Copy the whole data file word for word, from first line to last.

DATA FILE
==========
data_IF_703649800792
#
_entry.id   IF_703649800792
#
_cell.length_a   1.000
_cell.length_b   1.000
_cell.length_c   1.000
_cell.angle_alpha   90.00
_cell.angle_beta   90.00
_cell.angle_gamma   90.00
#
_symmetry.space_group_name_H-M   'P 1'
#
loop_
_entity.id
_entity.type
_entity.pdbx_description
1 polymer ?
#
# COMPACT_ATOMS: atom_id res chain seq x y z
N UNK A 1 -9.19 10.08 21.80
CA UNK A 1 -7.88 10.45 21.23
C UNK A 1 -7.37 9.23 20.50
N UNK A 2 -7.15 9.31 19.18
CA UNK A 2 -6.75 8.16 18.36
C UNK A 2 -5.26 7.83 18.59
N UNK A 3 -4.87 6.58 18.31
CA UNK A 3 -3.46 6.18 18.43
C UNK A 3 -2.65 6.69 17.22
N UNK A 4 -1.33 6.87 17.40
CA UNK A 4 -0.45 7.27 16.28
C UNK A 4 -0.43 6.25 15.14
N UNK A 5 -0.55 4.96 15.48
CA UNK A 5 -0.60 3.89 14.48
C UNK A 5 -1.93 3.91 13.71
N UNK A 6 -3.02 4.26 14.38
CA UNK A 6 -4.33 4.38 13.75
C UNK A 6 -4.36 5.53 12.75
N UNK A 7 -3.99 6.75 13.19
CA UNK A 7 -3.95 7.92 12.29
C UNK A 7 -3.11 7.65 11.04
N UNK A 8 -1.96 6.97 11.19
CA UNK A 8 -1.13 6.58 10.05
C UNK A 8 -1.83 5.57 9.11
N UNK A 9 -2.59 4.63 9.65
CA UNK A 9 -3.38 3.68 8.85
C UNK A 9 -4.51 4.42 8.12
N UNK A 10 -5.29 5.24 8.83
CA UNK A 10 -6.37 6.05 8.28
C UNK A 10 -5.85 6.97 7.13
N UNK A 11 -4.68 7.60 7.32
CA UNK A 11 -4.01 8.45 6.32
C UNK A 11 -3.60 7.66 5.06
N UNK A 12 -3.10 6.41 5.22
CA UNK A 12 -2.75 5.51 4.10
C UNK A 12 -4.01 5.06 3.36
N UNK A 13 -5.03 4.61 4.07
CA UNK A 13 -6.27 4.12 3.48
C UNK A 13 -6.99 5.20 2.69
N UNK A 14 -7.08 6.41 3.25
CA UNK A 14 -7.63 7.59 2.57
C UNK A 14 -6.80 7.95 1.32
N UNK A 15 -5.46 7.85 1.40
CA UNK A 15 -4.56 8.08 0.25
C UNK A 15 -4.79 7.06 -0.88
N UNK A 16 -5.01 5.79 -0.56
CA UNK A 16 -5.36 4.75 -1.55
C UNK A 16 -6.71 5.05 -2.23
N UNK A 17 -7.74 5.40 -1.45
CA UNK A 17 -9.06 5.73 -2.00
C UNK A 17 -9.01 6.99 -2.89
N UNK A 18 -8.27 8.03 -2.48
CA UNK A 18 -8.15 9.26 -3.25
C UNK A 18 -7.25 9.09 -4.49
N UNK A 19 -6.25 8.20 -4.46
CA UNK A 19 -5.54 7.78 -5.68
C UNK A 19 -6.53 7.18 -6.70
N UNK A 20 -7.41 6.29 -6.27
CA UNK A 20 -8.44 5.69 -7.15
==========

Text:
data_IF_703649800792
#
_entry.id   IF_703649800792
#
_cell.length_a   1.000
_cell.length_b   1.000
_cell.length_c   1.000
_cell.angle_alpha   90.00
_cell.angle_beta   90.00
_cell.angle_gamma   90.00
#
_symmetry.space_group_name_H-M   'P 1'
#
loop_
_entity.id
_entity.type
_entity.pdbx_description
1 polymer ?
#
# COMPACT_ATOMS: atom_id res chain seq x y z
N UNK A 1 -9.19 10.08 21.80
CA UNK A 1 -7.88 10.45 21.23
C UNK A 1 -7.37 9.23 20.50
N UNK A 2 -7.15 9.31 19.18
CA UNK A 2 -6.75 8.16 18.36
C UNK A 2 -5.26 7.83 18.59
N UNK A 3 -4.87 6.58 18.31
CA UNK A 3 -3.46 6.18 18.43
C UNK A 3 -2.65 6.69 17.22
N UNK A 4 -1.33 6.87 17.40
CA UNK A 4 -0.45 7.27 16.28
C UNK A 4 -0.43 6.25 15.14
N UNK A 5 -0.55 4.96 15.48
CA UNK A 5 -0.60 3.89 14.48
C UNK A 5 -1.93 3.91 13.71
N UNK A 6 -3.02 4.26 14.38
CA UNK A 6 -4.33 4.38 13.75
C UNK A 6 -4.36 5.53 12.75
N UNK A 7 -3.99 6.75 13.19
CA UNK A 7 -3.95 7.92 12.29
C UNK A 7 -3.11 7.65 11.04
N UNK A 8 -1.96 6.97 11.19
CA UNK A 8 -1.13 6.58 10.05
C UNK A 8 -1.83 5.57 9.11
N UNK A 9 -2.59 4.63 9.65
CA UNK A 9 -3.38 3.68 8.85
C UNK A 9 -4.51 4.42 8.12
N UNK A 10 -5.29 5.24 8.83
CA UNK A 10 -6.37 6.05 8.28
C UNK A 10 -5.85 6.97 7.13
N UNK A 11 -4.68 7.60 7.32
CA UNK A 11 -4.01 8.45 6.32
C UNK A 11 -3.60 7.66 5.06
N UNK A 12 -3.10 6.41 5.22
CA UNK A 12 -2.75 5.51 4.10
C UNK A 12 -4.01 5.06 3.36
N UNK A 13 -5.03 4.61 4.07
CA UNK A 13 -6.27 4.12 3.48
C UNK A 13 -6.99 5.20 2.69
N UNK A 14 -7.08 6.41 3.25
CA UNK A 14 -7.63 7.59 2.57
C UNK A 14 -6.80 7.95 1.32
N UNK A 15 -5.46 7.85 1.40
CA UNK A 15 -4.56 8.08 0.25
C UNK A 15 -4.79 7.06 -0.88
N UNK A 16 -5.01 5.79 -0.56
CA UNK A 16 -5.36 4.75 -1.55
C UNK A 16 -6.71 5.05 -2.23
N UNK A 17 -7.74 5.40 -1.45
CA UNK A 17 -9.06 5.73 -2.00
C UNK A 17 -9.01 6.99 -2.89
N UNK A 18 -8.27 8.03 -2.48
CA UNK A 18 -8.15 9.26 -3.25
C UNK A 18 -7.25 9.09 -4.49
N UNK A 19 -6.25 8.20 -4.46
CA UNK A 19 -5.54 7.78 -5.68
C UNK A 19 -6.53 7.18 -6.70
N UNK A 20 -7.41 6.29 -6.27
CA UNK A 20 -8.44 5.69 -7.15